"Plunge is far faster than in Arctic and may lead to more global heating, say scientists" 'Precipitous' fall i...
Friday, June 26, 2015
Water Cuts Creating California Ghost Towns, & More
Those who sold property during that period made an average of $230,633 and more than a third of sellers doubled their money. Only 9 per cent of those selling properties recorded a loss, thus more than 90 per cent made a profit, CoreLogic RP Data shows.
One of our underlying problems is that energy costs have risen faster than most workers’ wages since 2000. Another underlying problem has to do with globalization. Globalization provides a temporary benefit. In the last 20 years, we greatly ramped up globalization, but we are now losing the temporary benefit globalization brings. We find we again need to deal with the limits of a finite world and the constraints such a world places on growth.
Even if and when investors ‘see the light,’ the hard part is knowing where to put the capital next in order generate a return on clean energy, water, and infrastructure. The New Energy complex includes leading renewable energy companies, electric transport and the development of a much smarter grid (which will include some measure of storage), where the ownership of key assets is widely distributed.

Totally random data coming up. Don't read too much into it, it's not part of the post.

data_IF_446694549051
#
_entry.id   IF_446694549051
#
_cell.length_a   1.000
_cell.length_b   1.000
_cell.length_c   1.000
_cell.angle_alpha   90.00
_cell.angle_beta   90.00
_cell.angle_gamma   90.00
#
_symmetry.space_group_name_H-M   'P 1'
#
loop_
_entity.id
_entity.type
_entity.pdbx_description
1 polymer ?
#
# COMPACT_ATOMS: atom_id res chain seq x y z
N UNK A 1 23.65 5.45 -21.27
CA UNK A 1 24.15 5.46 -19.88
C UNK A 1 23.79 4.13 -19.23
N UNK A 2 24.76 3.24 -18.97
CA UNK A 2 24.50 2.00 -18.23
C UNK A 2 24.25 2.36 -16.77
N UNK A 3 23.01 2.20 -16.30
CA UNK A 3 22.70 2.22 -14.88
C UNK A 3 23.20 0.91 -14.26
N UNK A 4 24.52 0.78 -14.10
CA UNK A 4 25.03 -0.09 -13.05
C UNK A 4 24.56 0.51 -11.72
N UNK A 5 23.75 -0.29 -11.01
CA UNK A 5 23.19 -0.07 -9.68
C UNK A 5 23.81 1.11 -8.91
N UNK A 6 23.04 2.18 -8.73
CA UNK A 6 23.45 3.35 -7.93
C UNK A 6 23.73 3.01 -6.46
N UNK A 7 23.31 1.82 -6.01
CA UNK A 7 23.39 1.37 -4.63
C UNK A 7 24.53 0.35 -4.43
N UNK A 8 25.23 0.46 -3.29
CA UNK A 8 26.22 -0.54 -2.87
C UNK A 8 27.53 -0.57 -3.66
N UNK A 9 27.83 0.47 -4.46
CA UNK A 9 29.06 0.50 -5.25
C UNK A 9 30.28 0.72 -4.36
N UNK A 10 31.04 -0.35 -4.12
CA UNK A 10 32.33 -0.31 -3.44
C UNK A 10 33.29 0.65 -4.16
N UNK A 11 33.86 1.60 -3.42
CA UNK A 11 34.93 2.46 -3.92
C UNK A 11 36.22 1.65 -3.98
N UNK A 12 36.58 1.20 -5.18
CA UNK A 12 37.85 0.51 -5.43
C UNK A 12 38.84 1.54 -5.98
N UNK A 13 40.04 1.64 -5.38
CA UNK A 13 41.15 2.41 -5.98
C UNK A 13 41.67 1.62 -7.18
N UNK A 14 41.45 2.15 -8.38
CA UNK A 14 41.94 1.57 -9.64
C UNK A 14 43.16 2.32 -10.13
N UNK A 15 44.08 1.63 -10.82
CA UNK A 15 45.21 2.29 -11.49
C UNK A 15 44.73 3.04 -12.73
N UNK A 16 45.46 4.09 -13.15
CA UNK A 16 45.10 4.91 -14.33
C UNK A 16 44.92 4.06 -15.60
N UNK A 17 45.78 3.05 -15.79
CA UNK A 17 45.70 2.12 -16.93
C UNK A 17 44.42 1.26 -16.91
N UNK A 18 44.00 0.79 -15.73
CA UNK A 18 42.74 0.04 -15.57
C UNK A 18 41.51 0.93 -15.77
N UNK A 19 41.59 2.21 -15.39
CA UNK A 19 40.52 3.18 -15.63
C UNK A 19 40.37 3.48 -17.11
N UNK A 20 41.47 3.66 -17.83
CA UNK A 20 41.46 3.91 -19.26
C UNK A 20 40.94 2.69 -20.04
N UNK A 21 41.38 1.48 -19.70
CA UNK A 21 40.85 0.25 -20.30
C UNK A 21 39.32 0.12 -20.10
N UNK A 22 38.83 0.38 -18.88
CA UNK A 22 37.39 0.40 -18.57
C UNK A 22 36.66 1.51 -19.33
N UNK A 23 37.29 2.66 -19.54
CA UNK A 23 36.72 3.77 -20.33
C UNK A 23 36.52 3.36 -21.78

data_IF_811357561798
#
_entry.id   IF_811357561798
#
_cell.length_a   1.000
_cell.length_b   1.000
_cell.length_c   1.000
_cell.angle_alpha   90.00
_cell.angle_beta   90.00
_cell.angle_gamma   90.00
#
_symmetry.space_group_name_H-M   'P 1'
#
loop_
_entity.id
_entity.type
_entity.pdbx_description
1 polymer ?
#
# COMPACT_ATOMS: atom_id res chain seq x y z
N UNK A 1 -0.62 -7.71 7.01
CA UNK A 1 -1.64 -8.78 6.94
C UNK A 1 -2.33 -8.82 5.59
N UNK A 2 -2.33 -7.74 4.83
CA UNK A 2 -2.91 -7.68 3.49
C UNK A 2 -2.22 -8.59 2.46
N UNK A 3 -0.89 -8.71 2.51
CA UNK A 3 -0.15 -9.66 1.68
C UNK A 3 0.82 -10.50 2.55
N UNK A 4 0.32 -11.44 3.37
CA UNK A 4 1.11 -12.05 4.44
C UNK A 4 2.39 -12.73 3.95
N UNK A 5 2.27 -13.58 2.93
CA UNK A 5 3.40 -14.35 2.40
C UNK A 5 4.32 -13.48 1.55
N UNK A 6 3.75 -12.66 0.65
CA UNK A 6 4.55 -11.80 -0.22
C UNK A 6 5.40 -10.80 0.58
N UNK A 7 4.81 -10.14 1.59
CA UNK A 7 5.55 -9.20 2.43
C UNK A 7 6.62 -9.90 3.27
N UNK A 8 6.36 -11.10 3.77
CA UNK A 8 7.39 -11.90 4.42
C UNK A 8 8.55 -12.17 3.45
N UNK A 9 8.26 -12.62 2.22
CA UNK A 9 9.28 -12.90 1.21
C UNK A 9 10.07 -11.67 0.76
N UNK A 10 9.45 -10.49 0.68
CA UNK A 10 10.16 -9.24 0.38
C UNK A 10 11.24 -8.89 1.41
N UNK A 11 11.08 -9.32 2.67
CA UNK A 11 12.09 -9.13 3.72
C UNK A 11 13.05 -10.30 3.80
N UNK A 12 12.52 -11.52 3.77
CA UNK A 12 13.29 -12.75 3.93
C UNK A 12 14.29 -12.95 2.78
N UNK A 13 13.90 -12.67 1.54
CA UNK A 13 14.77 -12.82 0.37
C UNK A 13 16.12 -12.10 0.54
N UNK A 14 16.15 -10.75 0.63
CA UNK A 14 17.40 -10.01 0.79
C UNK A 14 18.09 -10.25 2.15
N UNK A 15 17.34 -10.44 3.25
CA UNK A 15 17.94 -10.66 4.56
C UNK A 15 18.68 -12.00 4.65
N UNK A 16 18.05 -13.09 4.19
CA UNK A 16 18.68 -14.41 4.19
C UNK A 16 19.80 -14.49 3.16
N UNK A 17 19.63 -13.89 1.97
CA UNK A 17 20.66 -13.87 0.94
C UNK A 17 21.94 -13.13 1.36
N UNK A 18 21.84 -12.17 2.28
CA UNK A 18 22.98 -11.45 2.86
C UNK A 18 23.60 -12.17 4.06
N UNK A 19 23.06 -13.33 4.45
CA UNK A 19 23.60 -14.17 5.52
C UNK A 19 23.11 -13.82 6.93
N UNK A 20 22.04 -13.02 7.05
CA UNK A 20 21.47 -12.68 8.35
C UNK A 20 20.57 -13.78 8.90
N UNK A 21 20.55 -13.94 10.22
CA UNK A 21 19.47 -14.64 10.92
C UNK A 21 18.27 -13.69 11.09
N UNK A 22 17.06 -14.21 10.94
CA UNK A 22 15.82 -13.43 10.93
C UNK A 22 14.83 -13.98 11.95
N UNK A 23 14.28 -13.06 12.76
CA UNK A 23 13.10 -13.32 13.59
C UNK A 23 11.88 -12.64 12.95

The technology has moved even faster than I thought. I talked about an autonomous car back then, and it happened within a year. Same with IBM's Watson (the computer that won the quiz show "Jeopardy" in 2011). That was pretty remarkable. But in general I haven't changed my view that in the long term this is going to be a disruptive change and we're going to have to do something fairly radical to adapt to it. It might be 10, 20 years, but eventually we'll get to the point where there won't be enough jobs for most people - average people who aren't rocket scientists with a Ph.D. from MIT.
Top Weekly Ideas and Insights
"The Extinction Debate"
Posted by Unknown at 6:00:00 AM